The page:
A just-published analysis of data received from a satellite in 2004 has shown that at least during that year, livestock in the U.S. emitted more methane into the atmosphere than did the oil and gas industry. In their article published in Journal of Geophysical Research: Atmospheres, a team of researchers from Harvard University, California Institute of Technology and the University of California studying the data note that such emissions were far higher than was reported by the U.S. Environmental Protection Agency (EPA).
Specifically, the researchers found satellite data showed livestock emitted 13 million tons of methane over the summer in 2004 (the EPA reported 9.7 million tons). They found the satellite data also showed that the combined emissions of the oil and gas industry amounted to 7 million tons (the EPA reported 9.9 million tons).
Unfortunately the sensor on the satellite was unable to show methane amounts after 2004, thus more data is not available. That will, however, change soon as a new satellite with sophisticated atmospheric gas monitoring sensors aboard is set to launch next year. More information on the role that methane plays in changing our climate can be found here.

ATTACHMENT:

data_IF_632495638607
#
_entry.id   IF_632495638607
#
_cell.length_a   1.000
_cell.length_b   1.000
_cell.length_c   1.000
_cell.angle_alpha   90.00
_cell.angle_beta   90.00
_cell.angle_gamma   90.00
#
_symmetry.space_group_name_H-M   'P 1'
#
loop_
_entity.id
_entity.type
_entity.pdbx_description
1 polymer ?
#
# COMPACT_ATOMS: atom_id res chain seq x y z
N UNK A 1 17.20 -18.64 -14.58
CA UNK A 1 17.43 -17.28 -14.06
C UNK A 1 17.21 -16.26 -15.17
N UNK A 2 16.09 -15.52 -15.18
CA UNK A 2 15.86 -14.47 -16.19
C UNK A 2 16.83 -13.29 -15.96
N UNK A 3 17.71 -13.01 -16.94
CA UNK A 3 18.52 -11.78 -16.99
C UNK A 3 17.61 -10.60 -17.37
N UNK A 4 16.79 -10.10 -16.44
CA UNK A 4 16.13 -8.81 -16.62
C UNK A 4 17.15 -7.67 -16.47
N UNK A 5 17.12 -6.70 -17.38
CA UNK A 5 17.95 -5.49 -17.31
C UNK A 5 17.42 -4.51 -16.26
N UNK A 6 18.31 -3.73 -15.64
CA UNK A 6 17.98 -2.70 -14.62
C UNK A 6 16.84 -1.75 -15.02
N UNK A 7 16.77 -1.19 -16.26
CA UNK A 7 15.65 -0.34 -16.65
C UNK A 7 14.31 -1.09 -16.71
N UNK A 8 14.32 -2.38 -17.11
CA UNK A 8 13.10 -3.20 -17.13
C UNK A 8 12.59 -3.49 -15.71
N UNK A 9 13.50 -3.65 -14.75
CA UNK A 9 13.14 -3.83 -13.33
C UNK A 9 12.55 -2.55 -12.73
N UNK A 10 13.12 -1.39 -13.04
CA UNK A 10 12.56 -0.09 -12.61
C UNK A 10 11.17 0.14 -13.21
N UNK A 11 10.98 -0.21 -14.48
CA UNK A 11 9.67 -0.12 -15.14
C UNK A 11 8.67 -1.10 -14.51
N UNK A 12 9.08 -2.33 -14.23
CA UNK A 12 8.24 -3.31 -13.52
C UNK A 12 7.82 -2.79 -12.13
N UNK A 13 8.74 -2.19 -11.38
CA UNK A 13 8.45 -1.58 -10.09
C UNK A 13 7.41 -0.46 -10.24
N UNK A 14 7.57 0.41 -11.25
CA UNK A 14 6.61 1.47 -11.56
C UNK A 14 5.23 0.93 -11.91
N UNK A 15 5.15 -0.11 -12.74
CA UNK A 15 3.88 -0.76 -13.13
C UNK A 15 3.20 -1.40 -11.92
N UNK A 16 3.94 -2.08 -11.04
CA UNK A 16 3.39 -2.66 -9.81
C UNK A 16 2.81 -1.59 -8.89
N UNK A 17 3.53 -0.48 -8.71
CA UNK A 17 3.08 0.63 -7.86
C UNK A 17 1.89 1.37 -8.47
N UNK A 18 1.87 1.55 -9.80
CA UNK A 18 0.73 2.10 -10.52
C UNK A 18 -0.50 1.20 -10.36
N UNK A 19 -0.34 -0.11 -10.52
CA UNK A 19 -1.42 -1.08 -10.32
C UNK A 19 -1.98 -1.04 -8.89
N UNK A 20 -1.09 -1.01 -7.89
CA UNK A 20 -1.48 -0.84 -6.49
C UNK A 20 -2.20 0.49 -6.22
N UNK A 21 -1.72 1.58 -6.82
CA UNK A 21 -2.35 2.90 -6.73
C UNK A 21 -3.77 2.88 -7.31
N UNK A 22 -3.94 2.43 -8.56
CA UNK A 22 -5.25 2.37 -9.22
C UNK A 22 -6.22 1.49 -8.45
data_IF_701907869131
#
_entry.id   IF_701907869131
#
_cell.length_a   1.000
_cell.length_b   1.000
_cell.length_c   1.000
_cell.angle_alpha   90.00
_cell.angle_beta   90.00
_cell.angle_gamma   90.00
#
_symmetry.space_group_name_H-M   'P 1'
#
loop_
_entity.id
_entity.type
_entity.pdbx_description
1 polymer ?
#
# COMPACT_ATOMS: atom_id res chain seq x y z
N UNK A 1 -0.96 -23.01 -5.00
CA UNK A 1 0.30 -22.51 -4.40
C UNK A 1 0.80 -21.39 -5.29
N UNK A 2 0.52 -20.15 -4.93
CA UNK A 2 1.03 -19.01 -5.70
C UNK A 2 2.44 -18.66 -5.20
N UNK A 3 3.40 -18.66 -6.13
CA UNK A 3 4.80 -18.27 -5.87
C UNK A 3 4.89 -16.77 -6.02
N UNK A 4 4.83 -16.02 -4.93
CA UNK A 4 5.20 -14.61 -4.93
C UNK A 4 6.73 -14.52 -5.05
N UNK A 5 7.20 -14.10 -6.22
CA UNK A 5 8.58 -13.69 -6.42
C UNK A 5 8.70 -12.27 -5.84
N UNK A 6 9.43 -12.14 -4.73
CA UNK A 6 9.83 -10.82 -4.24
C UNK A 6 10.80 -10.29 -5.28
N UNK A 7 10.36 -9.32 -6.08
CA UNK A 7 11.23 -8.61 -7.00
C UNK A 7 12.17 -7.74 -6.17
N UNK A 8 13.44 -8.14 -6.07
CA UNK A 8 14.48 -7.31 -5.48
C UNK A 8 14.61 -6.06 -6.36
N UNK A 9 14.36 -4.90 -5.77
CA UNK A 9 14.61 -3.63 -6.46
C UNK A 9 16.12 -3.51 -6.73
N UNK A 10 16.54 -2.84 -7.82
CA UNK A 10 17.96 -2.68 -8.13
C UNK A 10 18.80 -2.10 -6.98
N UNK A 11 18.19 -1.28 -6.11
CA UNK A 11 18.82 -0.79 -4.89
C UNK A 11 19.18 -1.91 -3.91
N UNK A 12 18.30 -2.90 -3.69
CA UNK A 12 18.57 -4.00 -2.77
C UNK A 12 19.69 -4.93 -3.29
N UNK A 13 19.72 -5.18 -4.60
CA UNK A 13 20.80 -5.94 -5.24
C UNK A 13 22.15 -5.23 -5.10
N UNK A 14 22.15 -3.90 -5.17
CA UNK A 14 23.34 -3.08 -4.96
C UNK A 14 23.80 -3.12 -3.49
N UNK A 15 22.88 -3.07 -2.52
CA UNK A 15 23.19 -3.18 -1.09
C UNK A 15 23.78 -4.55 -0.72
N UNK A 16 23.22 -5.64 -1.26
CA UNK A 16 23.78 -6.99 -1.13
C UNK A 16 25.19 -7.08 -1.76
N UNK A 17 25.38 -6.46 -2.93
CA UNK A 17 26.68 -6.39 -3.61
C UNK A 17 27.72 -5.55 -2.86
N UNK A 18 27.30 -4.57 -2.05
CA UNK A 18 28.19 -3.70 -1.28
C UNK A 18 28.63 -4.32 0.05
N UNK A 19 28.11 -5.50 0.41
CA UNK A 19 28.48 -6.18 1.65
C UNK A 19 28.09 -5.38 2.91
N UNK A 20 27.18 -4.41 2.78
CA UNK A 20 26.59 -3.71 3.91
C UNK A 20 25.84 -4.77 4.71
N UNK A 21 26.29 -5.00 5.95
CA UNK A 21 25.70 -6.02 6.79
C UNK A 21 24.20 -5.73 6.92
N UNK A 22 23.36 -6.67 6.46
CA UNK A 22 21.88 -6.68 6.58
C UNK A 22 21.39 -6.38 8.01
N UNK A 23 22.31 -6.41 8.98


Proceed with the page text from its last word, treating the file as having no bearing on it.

> It has nothing to do with global warming because cows are not releasing carbon
This is about methane not co2. Methane has a much larger impact on global warming per ton than co2, like orders of magnitude more. But there is much less of it being created too.
The carbon source for the methane still matters.The methane released by cows is part of a short cycle. (a bit more complex than CO2, but methane is still broken down over time).The extra methane comming from fossil fuels is a far bigger problem, it was not part of this short cycle before and the mechanisms breaking down methane will not get rid of it as quick as we are adding it.
Methane has a pretty short half-life before it oxidises to CO2 and water. Either UV catalyzed, or it gets up high enough to react with ozone.Regardless of how much is emitted (excluding something like an ocean clathrate catastrophe) it is effectively gone in twelve years.